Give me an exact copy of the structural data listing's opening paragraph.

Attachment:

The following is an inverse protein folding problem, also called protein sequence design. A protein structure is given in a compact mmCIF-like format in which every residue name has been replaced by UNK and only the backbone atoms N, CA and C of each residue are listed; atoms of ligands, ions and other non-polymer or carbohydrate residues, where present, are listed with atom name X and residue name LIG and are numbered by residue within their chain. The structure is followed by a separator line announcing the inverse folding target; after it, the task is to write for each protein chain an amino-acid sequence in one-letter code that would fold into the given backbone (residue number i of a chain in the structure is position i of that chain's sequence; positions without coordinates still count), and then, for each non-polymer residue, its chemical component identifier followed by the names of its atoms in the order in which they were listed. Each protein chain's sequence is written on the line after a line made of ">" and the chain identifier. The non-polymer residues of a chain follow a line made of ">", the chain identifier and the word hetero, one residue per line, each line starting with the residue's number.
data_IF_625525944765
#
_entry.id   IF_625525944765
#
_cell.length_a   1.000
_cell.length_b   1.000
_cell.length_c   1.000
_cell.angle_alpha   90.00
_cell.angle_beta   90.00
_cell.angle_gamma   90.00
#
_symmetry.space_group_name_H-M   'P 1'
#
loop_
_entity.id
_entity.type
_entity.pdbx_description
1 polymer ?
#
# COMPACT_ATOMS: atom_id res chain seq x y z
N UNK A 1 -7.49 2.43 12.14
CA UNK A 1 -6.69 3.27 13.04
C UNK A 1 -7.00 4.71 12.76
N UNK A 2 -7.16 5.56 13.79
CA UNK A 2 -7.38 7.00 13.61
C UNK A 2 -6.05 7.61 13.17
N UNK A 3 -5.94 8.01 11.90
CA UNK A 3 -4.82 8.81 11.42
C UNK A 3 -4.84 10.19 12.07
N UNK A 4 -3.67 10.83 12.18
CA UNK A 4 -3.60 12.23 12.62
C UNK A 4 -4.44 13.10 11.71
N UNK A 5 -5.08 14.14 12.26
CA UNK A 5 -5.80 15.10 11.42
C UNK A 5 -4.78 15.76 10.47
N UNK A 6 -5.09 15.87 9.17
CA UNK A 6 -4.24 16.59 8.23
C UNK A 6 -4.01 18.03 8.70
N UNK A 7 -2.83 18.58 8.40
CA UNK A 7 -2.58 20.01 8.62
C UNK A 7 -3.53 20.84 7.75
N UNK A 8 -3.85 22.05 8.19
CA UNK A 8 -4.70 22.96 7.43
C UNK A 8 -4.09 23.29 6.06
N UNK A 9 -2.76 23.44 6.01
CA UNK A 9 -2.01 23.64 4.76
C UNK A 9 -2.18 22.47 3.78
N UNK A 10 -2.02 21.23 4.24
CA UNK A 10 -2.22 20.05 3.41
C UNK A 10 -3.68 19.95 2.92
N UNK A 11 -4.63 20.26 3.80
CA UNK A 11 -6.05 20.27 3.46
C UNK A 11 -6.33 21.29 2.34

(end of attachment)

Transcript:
The following is an inverse protein folding problem, also called protein sequence design. A protein structure is given in a compact mmCIF-like format in which every residue name has been replaced by UNK and only the backbone atoms N, CA and C of each residue are listed; atoms of ligands, ions and other non-polymer or carbohydrate residues, where present, are listed with atom name X and residue name LIG and are numbered by residue within their chain. The structure is followed by a separator line announcing the inverse folding target; after it, the task is to write for each protein chain an amino-acid sequence in one-letter code that would fold into the given backbone (residue number i of a chain in the structure is position i of that chain's sequence; positions without coordinates still count), and then, for each non-polymer residue, its chemical component identifier followed by the names of its atoms in the order in which they were listed. Each protein chain's sequence is written on the line after a line made of ">" and the chain identifier. The non-polymer residues of a chain follow a line made of ">", the chain identifier and the word hetero, one residue per line, each line starting with the residue's number.